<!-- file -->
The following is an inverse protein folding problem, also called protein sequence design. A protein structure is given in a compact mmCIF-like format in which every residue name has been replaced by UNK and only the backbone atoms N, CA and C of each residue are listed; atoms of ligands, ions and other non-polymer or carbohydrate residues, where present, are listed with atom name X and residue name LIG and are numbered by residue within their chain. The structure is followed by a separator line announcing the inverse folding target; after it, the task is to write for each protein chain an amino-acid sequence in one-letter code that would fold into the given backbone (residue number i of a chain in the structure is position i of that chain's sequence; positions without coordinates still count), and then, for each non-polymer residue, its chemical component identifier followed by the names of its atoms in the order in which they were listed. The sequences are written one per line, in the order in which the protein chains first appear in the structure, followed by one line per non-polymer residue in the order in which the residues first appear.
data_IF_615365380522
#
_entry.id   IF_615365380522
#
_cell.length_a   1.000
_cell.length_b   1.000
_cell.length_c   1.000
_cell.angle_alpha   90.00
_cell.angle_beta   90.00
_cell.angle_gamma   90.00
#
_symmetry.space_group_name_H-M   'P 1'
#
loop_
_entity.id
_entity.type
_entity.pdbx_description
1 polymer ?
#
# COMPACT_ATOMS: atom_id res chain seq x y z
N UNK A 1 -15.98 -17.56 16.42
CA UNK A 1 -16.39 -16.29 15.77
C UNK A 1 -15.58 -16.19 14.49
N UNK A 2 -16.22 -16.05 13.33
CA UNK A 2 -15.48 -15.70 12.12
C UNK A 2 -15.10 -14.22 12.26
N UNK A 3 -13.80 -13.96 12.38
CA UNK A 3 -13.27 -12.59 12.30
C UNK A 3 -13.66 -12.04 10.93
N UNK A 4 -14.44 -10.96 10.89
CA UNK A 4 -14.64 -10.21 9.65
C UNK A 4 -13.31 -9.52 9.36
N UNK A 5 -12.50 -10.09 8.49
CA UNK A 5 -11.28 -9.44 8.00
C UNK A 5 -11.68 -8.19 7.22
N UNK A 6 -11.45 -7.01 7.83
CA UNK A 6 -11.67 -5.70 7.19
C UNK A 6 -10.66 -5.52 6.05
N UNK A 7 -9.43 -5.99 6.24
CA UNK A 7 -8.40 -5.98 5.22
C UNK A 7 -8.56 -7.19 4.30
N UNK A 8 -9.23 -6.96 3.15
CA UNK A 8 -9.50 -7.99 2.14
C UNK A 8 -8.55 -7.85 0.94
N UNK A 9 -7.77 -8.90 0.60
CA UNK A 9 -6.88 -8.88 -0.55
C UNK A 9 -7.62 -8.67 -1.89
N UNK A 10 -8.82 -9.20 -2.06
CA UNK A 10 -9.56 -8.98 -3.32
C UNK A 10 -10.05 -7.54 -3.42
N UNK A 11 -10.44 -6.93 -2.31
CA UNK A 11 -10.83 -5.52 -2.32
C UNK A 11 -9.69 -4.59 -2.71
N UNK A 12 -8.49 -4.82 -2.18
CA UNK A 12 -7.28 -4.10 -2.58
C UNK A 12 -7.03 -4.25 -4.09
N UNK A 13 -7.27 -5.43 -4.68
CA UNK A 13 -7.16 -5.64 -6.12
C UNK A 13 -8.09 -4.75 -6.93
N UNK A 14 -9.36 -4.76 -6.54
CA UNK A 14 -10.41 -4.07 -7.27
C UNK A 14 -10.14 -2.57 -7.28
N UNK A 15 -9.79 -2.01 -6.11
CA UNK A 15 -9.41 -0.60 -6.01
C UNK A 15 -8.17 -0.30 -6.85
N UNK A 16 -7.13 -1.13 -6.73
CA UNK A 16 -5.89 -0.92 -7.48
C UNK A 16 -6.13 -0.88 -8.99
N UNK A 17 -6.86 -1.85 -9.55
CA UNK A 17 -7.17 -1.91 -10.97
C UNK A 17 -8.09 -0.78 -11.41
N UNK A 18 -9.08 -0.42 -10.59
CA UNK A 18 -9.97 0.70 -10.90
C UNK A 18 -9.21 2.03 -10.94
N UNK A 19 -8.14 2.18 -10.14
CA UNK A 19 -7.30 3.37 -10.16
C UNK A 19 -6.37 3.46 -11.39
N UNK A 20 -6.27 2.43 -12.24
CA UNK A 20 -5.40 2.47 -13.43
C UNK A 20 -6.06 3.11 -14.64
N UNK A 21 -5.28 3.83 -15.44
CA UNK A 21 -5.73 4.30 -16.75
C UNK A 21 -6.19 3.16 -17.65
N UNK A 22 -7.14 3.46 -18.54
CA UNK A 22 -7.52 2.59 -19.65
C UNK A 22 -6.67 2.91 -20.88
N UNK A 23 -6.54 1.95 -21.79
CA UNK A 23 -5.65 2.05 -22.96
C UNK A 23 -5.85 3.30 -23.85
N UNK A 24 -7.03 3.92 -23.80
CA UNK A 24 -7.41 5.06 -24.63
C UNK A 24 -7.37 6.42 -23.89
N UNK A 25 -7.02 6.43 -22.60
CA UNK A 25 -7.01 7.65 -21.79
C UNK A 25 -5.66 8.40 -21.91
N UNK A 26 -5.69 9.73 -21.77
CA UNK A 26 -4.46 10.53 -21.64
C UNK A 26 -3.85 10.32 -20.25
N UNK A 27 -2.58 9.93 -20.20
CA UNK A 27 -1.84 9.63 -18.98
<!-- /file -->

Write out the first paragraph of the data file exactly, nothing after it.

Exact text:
The following is an inverse protein folding problem, also called protein sequence design. A protein structure is given in a compact mmCIF-like format in which every residue name has been replaced by UNK and only the backbone atoms N, CA and C of each residue are listed; atoms of ligands, ions and other non-polymer or carbohydrate residues, where present, are listed with atom name X and residue name LIG and are numbered by residue within their chain. The structure is followed by a separator line announcing the inverse folding target; after it, the task is to write for each protein chain an amino-acid sequence in one-letter code that would fold into the given backbone (residue number i of a chain in the structure is position i of that chain's sequence; positions without coordinates still count), and then, for each non-polymer residue, its chemical component identifier followed by the names of its atoms in the order in which they were listed. The sequences are written one per line, in the order in which the protein chains first appear in the structure, followed by one line per non-polymer residue in the order in which the residues first appear.